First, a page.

As Dr. Orey mentions in the video “Constructionist and Constructivist Learning Theories” (Laureate, Inc., 2011), the two theories are often mistaken for each other, however, they are very different in meaning. Constructivism is “A theory of knowledge stating that each individual actively constructs his own meaning,” whereas Constructionism states that “people learn best when they build an external artifact or something they can share with others” (Laureate, Inc., 2011). Both of these are important to keep in mind, but Constructionism is most imperative to incorporate in the classroom to deepen students’ understanding.

The instructional strategy Generating and Testing Hypotheses as described in our course book “Using Technology with Classroom Instruction that Works,” states that “When students generate and test hypotheses, they are engaging in complex mental processes, applying content knowledge like facts and vocabulary, and enhancing their overall understanding of the content” (Pitler, Hubbell, Kuhn, Malenoski, p. 202). Regardless of what is being tested, students are required to access different aspects of knowledge in order to come to a hypothesis. And although this concept of testing hypotheses is generally thought of as a Science tool, it can also be used in other subjects.

Technology clearly plays a vital role in engaging students in generating and testing hypotheses. The examples that our course book offers include spreadsheet software, data collection tools, and web resources. Of these, I find web resources to be the most relevant to my content area – English. Using different web sources, students are given a specific problem or question related to their content. Using the simulators, they are able to manipulate different aspects of the problem to get the desired results or to test their hypotheses.

While there are not very many examples of how to incorporate this into English, I wanted to challenge myself to come up with an example. First I came up with a project-based learning (PBL) unit that gives them a specific “problem,” then I would turn this into a concept where they would have to generate hypotheses. My example includes William Shakespeare’s “Romeo and Juliet.” Using the PBL that is highly praised as a strategy to promote constructionism, I would introduce the story of “Romeo and Juliet,” but I would intentionally leave out any mention of setting except the town that it takes place in – Verona, Italy. The “problem” that my students would encounter is that William Shakespeare has misplaced his notes on what the city looks like and now they have to use their resources to help him describe the city. Using virtual field trips and web sources, my students would need to find ten different facts about the city and its surroundings. In order to make this a group effort, my students would gather their information and place it on a Wiki. This way, all of their information stays in one place and they are able to see if a specific fact about the city has already been found. Once they have found this information, we would read the story in its entirety. Afterward, we would come back to this project to complete the hypothesis aspect. I would ask my students to generate hypotheses on how the story would change if the setting were different. Again, my students would have to do proper research to determine where the new setting would be and how much of a change could impact the story. I’m sure there are parts of this PBL unit that could be fine-tuned, but it was refreshing to come up with a fun activity for my students to potentially do in the future.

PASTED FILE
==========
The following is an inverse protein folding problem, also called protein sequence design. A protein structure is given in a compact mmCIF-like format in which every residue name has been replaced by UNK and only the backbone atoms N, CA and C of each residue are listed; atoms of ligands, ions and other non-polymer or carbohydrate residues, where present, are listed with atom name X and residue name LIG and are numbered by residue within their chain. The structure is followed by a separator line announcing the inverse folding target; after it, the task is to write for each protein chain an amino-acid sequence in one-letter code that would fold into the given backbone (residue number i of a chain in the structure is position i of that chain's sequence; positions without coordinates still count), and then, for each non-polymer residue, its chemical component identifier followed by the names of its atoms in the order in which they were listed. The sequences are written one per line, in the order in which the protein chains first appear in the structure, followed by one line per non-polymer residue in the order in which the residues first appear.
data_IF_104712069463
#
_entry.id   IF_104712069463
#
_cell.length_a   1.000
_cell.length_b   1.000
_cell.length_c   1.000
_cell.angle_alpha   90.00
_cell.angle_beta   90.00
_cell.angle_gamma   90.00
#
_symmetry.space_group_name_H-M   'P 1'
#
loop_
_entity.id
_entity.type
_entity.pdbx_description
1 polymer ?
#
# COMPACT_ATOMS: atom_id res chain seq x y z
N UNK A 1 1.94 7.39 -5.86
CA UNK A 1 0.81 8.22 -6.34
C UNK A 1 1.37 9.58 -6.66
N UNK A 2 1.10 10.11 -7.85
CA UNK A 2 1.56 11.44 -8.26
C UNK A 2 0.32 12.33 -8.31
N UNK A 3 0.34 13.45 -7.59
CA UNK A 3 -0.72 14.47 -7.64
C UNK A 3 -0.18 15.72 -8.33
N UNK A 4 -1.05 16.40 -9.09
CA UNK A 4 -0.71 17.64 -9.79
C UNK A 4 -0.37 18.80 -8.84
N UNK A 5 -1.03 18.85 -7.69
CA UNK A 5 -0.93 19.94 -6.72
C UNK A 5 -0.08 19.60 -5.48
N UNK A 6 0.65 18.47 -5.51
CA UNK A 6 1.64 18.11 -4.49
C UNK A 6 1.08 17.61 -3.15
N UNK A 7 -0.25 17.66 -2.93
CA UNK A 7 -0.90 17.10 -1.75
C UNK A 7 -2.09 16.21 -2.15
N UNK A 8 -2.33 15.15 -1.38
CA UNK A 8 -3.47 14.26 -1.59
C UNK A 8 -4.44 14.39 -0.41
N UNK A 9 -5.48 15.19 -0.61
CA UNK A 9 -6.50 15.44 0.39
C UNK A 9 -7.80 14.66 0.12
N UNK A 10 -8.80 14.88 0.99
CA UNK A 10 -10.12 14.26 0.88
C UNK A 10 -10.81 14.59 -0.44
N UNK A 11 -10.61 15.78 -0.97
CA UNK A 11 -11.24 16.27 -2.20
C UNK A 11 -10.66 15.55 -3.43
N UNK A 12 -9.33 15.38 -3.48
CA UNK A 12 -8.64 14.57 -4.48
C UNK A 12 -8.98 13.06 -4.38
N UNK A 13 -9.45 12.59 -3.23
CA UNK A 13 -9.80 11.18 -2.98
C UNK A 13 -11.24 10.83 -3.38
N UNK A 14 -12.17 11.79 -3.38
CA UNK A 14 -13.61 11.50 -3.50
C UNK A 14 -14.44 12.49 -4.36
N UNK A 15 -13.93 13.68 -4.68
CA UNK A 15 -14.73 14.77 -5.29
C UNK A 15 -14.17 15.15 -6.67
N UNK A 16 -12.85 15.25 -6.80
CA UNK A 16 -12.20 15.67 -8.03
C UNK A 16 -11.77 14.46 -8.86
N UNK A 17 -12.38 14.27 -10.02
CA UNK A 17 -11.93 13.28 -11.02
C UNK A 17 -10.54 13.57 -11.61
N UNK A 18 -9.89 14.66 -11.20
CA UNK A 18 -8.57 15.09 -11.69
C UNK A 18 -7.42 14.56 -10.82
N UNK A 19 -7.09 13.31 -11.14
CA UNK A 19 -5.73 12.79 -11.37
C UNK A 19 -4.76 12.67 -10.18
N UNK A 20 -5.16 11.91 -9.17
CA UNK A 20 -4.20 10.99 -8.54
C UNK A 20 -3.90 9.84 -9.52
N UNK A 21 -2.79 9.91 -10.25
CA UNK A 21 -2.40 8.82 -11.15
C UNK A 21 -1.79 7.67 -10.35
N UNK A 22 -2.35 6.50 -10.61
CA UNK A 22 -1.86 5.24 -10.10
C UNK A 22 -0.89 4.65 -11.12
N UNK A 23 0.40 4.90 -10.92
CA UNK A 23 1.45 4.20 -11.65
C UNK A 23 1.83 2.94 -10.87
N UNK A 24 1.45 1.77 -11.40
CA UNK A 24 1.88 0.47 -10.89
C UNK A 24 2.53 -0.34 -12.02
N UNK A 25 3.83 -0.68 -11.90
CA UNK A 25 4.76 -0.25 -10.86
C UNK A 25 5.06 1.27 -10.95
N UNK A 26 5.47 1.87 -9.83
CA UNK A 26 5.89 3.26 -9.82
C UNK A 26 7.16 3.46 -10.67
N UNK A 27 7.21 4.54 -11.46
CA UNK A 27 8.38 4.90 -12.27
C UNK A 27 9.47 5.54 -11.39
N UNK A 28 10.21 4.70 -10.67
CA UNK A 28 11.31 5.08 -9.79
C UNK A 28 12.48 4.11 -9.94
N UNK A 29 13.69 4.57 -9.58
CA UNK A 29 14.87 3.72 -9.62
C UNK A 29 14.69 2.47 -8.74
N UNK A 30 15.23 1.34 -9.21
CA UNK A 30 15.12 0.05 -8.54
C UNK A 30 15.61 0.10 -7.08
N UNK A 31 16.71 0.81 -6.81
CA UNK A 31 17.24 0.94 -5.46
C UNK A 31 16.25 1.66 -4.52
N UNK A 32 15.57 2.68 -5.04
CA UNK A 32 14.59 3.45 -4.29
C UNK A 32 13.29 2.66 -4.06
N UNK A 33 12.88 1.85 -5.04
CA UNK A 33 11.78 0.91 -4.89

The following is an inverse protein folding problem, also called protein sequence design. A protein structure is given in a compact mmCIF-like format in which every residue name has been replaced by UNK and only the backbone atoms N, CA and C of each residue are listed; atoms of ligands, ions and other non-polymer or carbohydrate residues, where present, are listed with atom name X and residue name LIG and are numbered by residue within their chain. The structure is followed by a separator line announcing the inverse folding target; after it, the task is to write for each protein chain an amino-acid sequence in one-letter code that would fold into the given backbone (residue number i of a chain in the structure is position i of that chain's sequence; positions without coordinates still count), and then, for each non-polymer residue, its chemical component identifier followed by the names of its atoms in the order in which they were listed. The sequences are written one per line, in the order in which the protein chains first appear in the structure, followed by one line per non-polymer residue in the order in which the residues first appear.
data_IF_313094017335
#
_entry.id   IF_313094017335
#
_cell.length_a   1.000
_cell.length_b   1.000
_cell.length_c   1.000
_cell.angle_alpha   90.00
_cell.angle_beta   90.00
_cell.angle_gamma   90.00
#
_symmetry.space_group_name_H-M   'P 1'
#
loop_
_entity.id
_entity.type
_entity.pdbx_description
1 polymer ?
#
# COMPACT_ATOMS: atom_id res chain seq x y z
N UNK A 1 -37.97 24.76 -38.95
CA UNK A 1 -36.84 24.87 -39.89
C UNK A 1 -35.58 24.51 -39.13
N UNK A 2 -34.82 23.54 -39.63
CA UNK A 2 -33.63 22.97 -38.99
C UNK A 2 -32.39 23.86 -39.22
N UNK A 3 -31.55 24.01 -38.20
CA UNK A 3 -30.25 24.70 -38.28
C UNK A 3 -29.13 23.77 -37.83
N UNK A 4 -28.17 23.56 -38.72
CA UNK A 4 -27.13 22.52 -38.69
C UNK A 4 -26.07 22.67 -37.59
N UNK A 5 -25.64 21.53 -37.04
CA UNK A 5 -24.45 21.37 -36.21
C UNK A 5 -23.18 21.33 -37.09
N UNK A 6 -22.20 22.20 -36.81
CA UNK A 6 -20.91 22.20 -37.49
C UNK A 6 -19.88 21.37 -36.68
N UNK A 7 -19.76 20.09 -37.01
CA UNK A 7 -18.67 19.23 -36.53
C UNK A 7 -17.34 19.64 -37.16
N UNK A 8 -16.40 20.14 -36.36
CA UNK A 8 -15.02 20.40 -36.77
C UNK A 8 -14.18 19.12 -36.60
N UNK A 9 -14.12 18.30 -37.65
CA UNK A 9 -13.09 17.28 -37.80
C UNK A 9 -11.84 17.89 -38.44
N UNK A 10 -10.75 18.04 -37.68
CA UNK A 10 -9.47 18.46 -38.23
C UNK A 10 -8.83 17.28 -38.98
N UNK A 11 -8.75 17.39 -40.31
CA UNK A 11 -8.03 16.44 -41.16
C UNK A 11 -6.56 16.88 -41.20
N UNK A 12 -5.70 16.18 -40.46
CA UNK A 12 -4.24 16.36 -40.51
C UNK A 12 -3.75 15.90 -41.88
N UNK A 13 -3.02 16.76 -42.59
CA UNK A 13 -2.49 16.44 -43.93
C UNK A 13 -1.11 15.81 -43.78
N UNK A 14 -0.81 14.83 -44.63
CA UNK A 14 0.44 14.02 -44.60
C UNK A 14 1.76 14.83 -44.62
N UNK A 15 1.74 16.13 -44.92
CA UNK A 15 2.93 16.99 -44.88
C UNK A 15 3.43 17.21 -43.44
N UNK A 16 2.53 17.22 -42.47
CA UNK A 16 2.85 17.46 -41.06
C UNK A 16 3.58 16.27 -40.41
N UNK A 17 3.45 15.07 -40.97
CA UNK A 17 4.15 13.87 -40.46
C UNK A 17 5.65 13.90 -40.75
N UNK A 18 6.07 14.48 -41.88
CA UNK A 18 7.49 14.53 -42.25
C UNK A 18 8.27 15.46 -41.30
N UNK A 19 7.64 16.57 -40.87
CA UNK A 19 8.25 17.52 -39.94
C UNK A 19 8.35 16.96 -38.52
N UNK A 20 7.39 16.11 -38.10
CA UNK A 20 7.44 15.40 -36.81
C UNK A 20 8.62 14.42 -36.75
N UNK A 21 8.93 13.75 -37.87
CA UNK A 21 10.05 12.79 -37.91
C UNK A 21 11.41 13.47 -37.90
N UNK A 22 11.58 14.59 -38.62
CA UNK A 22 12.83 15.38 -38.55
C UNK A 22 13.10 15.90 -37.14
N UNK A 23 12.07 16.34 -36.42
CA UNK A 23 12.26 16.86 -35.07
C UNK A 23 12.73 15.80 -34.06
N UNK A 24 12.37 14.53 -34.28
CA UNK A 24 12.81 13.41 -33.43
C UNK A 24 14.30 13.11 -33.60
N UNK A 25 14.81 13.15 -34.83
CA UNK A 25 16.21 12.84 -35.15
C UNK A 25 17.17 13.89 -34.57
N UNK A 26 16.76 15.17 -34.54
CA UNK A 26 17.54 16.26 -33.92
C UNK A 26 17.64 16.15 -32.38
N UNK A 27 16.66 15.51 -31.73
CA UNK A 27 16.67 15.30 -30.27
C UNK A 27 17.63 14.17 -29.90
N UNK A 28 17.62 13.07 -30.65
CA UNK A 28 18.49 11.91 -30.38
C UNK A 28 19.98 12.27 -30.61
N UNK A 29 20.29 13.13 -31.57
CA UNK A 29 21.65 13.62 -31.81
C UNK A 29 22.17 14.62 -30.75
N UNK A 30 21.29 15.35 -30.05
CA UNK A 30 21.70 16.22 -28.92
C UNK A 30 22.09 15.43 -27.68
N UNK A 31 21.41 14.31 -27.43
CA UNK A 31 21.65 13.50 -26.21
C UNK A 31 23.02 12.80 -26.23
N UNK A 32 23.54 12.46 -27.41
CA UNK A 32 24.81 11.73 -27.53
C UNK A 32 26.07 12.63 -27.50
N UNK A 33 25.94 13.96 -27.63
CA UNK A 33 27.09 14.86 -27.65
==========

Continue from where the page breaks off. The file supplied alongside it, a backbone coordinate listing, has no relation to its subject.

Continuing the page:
Generating and testing hypotheses easily correlates with the concept of constructionism and the PBL that helps students to gain a deeper meaning in their learning. This week’s resources have shown that students are much more engaged in the learning process when they are actually building or creating something. What is unique about this week’s theories and strategies is that the individual learner is able to create his/her own experiences as he progresses creating a more meaningful education for himself.

A video I found offers a great description of what constructionism is in the 21st century classroom. Check it out.


Laureate Education, Inc. (Producer). (2011). Program five: Cognitive learning theory [Video webcast]. Bridging learning theory, instruction and technology. Retrieved from

Pitler, H., Hubbell, E., Kuhn, M., & Malenoski, K. (2007). Using technology with classroom instruction that works. Alexandria, VA: ASCD.


Cognitivism in Practice March 14, 2012

Filed under: Cognitive Theories,Education,Instructional Strategies,Technology — emilypartyka @ 6:20 pm

This week in class we focused on two important instructional strategies called Cues, Questions, and Advance Organizers and Summarizing and Note Taking. These two strategies not only integrate technology into the classroom, but they also relate to the cognitive learning theories as presented by Dr. Orey in the video “Cognitive Learning Theories” (Laureate Education, Inc., 2011).